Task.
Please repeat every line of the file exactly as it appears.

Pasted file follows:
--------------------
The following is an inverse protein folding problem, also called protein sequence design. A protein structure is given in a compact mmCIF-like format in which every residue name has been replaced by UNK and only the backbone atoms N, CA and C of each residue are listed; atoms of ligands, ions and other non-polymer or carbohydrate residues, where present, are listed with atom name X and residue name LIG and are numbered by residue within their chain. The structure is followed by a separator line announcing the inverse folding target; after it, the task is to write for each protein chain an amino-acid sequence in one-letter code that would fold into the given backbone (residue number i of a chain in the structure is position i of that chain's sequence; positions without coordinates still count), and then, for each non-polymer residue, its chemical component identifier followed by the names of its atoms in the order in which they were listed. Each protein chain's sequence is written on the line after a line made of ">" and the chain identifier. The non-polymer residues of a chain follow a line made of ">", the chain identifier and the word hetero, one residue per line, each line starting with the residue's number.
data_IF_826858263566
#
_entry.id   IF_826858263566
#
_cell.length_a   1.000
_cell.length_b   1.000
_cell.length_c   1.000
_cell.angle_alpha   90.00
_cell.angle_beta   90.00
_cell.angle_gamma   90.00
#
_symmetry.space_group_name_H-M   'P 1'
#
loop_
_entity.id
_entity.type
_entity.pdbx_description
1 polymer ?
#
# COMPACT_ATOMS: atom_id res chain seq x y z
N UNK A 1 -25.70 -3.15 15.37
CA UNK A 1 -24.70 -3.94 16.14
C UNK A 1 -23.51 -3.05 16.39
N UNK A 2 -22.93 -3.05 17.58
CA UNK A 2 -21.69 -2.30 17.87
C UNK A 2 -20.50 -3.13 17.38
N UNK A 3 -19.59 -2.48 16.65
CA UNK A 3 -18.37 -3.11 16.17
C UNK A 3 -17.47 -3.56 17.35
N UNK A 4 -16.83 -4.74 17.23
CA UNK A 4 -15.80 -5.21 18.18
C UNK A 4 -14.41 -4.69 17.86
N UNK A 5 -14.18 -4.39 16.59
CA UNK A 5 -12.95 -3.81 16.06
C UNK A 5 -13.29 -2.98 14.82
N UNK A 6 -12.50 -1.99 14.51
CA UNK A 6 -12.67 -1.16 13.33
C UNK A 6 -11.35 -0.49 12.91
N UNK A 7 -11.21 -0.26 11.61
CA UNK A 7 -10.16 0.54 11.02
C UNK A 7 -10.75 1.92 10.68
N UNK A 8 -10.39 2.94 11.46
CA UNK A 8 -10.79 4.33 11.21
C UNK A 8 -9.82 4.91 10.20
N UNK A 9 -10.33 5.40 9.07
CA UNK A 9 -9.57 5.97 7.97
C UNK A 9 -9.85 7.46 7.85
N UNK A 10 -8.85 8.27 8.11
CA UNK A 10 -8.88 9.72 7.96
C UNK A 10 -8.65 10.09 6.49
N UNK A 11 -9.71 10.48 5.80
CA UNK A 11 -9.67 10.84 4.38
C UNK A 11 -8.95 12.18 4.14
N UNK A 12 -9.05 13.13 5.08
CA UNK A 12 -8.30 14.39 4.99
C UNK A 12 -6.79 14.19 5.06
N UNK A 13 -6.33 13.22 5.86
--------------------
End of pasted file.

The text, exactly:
The following is an inverse protein folding problem, also called protein sequence design. A protein structure is given in a compact mmCIF-like format in which every residue name has been replaced by UNK and only the backbone atoms N, CA and C of each residue are listed; atoms of ligands, ions and other non-polymer or carbohydrate residues, where present, are listed with atom name X and residue name LIG and are numbered by residue within their chain. The structure is followed by a separator line announcing the inverse folding target; after it, the task is to write for each protein chain an amino-acid sequence in one-letter code that would fold into the given backbone (residue number i of a chain in the structure is position i of that chain's sequence; positions without coordinates still count), and then, for each non-polymer residue, its chemical component identifier followed by the names of its atoms in the order in which they were listed. Each protein chain's sequence is written on the line after a line made of ">" and the chain identifier. The non-polymer residues of a chain follow a line made of ">", the chain identifier and the word hetero, one residue per line, each line starting with the residue's number.
data_IF_826858263566
#
_entry.id   IF_826858263566
#
_cell.length_a   1.000
_cell.length_b   1.000
_cell.length_c   1.000
_cell.angle_alpha   90.00
_cell.angle_beta   90.00
_cell.angle_gamma   90.00
#
_symmetry.space_group_name_H-M   'P 1'
#
loop_
_entity.id
_entity.type
_entity.pdbx_description
1 polymer ?
#
# COMPACT_ATOMS: atom_id res chain seq x y z
N UNK A 1 -25.70 -3.15 15.37
CA UNK A 1 -24.70 -3.94 16.14
C UNK A 1 -23.51 -3.05 16.39
N UNK A 2 -22.93 -3.05 17.58
CA UNK A 2 -21.69 -2.30 17.87
C UNK A 2 -20.50 -3.13 17.38
N UNK A 3 -19.59 -2.48 16.65
CA UNK A 3 -18.37 -3.11 16.17
C UNK A 3 -17.47 -3.56 17.35
N UNK A 4 -16.83 -4.74 17.23
CA UNK A 4 -15.80 -5.21 18.18
C UNK A 4 -14.41 -4.69 17.86
N UNK A 5 -14.18 -4.39 16.59
CA UNK A 5 -12.95 -3.81 16.06
C UNK A 5 -13.29 -2.98 14.82
N UNK A 6 -12.50 -1.99 14.51
CA UNK A 6 -12.67 -1.16 13.33
C UNK A 6 -11.35 -0.49 12.91
N UNK A 7 -11.21 -0.26 11.61
CA UNK A 7 -10.16 0.54 11.02
C UNK A 7 -10.75 1.92 10.68
N UNK A 8 -10.39 2.94 11.46
CA UNK A 8 -10.79 4.33 11.21
C UNK A 8 -9.82 4.91 10.20
N UNK A 9 -10.33 5.40 9.07
CA UNK A 9 -9.57 5.97 7.97
C UNK A 9 -9.85 7.46 7.85
N UNK A 10 -8.85 8.27 8.11
CA UNK A 10 -8.88 9.72 7.96
C UNK A 10 -8.65 10.09 6.49
N UNK A 11 -9.71 10.48 5.80
CA UNK A 11 -9.67 10.84 4.38
C UNK A 11 -8.95 12.18 4.14
N UNK A 12 -9.05 13.13 5.08
CA UNK A 12 -8.30 14.39 4.99
C UNK A 12 -6.79 14.19 5.06
N UNK A 13 -6.33 13.22 5.86